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Unsticking Two Electrical Conduits?

Discussion in 'Electronic Repair' started by W. Watson, Feb 20, 2007.

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  1. W. Watson

    W. Watson Guest

    Is there some way to to separate two PVC condcuits that are glued together?
    One is stuck vertically into the ground, and the coupler is about 8" above
    ground. Heating didn't quite work. The upper conduit is about 3" long. The
    diameters of the conduits are 1.5".

    Wayne T. Watson (Watson Adventures, Prop., Nevada City, CA)
    (121.015 Deg. W, 39.262 Deg. N) GMT-8 hr std. time)
    Obz Site: 39° 15' 7" N, 121° 2' 32" W, 2700 feet

    "It is important to realize that in physics today,
    we have no knowledge of what energy is ... It is
    an abstract thing ..." -- Richard Feynman
     
  2. DaveM

    DaveM Guest



    Yes, Watson, there *IS* a way to separate those conduits. Run, don't walk, to
    your nearest hardware store and buy the cheapest hacksaw they haven and return
    forthwith to the conduit location. Proceed to saw the conduit through with the
    hacksaw, being *VERY* careful not to disturb the contents of the conduit,
    particularly if they are energized.
    Seriously... PVC conduit is glued with a solvent glue, which means that the
    original two pieces of conduit are now effectively and hopelessly welded
    together. The usual means of separating the conduit is by sawing it apart.
    If you want to mate them back together after you've worked your magic on the
    contents, just make sure that you get a coupler of the same size and material
    while you're at the hardware store. And a length of conduit to reconnect the
    ends. And a small can of PVC cement. Solvent cleaner is highly recommended,
    but not absolutely necessary if the conduit surfaces are clean.

    Cheers!!!
    --
    Dave M
    MasonDG44 at comcast dot net (Just substitute the appropriate characters in the
    address)

    Some days you're the dog, some days the hydrant.
     
  3. PeterD

    PeterD Guest

    If they are glued together, then (unless it was done poorly) it is
    pernament!
     
  4. James Sweet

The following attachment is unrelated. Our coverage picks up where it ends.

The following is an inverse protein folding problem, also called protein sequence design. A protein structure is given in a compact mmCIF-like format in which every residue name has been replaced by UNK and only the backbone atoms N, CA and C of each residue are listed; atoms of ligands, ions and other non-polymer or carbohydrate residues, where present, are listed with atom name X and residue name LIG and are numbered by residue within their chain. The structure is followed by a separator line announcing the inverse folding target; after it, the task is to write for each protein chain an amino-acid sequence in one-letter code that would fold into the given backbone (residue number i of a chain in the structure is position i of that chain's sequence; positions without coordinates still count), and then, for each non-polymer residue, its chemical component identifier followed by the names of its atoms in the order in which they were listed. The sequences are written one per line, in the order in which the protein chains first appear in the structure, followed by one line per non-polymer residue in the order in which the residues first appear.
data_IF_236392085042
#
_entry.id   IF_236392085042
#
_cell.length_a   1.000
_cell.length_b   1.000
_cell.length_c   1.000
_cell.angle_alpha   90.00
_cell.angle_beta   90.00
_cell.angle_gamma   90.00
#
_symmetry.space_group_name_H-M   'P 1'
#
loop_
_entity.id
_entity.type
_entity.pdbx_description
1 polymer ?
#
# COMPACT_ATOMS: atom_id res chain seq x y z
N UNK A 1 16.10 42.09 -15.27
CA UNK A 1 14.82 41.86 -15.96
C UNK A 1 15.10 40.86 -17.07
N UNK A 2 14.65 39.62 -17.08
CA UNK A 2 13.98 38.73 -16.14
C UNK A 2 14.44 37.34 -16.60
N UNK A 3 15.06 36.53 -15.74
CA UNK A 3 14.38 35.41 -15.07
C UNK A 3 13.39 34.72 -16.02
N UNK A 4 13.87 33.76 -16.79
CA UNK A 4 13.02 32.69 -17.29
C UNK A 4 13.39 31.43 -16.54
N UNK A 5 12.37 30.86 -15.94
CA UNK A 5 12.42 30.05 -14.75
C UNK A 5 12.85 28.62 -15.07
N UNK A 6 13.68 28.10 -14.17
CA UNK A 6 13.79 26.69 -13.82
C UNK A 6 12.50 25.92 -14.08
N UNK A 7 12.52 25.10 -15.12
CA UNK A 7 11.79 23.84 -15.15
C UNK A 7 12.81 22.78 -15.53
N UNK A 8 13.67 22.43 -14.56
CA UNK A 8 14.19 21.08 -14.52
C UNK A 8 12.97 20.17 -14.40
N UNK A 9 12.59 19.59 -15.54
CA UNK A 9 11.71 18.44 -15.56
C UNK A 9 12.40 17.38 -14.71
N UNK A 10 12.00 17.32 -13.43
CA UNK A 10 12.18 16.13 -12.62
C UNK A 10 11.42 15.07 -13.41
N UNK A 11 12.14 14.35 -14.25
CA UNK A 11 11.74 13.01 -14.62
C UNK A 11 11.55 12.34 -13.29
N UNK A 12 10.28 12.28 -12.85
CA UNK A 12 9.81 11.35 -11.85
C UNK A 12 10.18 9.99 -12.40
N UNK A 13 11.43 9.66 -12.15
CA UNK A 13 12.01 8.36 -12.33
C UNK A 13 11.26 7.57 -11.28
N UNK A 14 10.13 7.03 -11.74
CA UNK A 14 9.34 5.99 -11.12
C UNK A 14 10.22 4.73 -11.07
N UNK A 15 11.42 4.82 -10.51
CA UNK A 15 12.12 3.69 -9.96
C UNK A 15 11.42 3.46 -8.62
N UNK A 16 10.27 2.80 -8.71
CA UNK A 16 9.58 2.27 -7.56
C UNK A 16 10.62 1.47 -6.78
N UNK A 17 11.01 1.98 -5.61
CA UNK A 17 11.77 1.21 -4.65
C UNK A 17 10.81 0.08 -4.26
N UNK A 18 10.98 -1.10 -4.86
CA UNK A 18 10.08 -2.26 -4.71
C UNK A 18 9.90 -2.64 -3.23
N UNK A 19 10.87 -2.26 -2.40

James Sweet Guest


    Not really, that glue welds the plastic. You have to cut it off to
    separate it.
     
  5. W. Watson

    W. Watson Guest

    Fortunately, my local h/w store had a conduit magic wand that would do the
    trick. However, they were out of stock. Apparently, some guy who was buying
    something called the London Bridge had bought them.

    With a little more thinking and strategizing, I found a place to cut that
    got me around the problem. However, while I was struggling with a way to
    separate them, I did make progress with heat and peeling one pipe away from
    the other. Just too awkward to continue.

    However, I ran into the opposite problem last night. Putting two 45 degree
    bends for 1.5" conduit together. Sanding didn't help. A visit to the h/w
    didn't help either. I had a limited choice, since I had cut one of the
    bends. Soap? I'm going to cross my fingers and hope the glue will act as a
    lubricant. If not, I'm out $12 and some more time.

    Wayne T. Watson (Watson Adventures, Prop., Nevada City, CA)
    (121.015 Deg. W, 39.262 Deg. N) GMT-8 hr std. time)
    Obz Site: 39° 15' 7" N, 121° 2' 32" W, 2700 feet

    "It is important to realize that in physics today,
    we have no knowledge of what energy is ... It is
    an abstract thing ..." -- Richard Feynman
     
  6. You need to use a few inches of conduit to connect them. Be aware that there
    is a code limit on the total 'degrees of bending' in a given run - you may
    need an elbow with a screw cover. You also may find it an SOB to pull
    through too many bends.


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  7. Jerry Peters

    Jerry Peters Guest

    Not a lubricant, the glue softens the surface of the conduit and
    coupling. The fit is deliberately made tight because of this effect.

    Jerry
     
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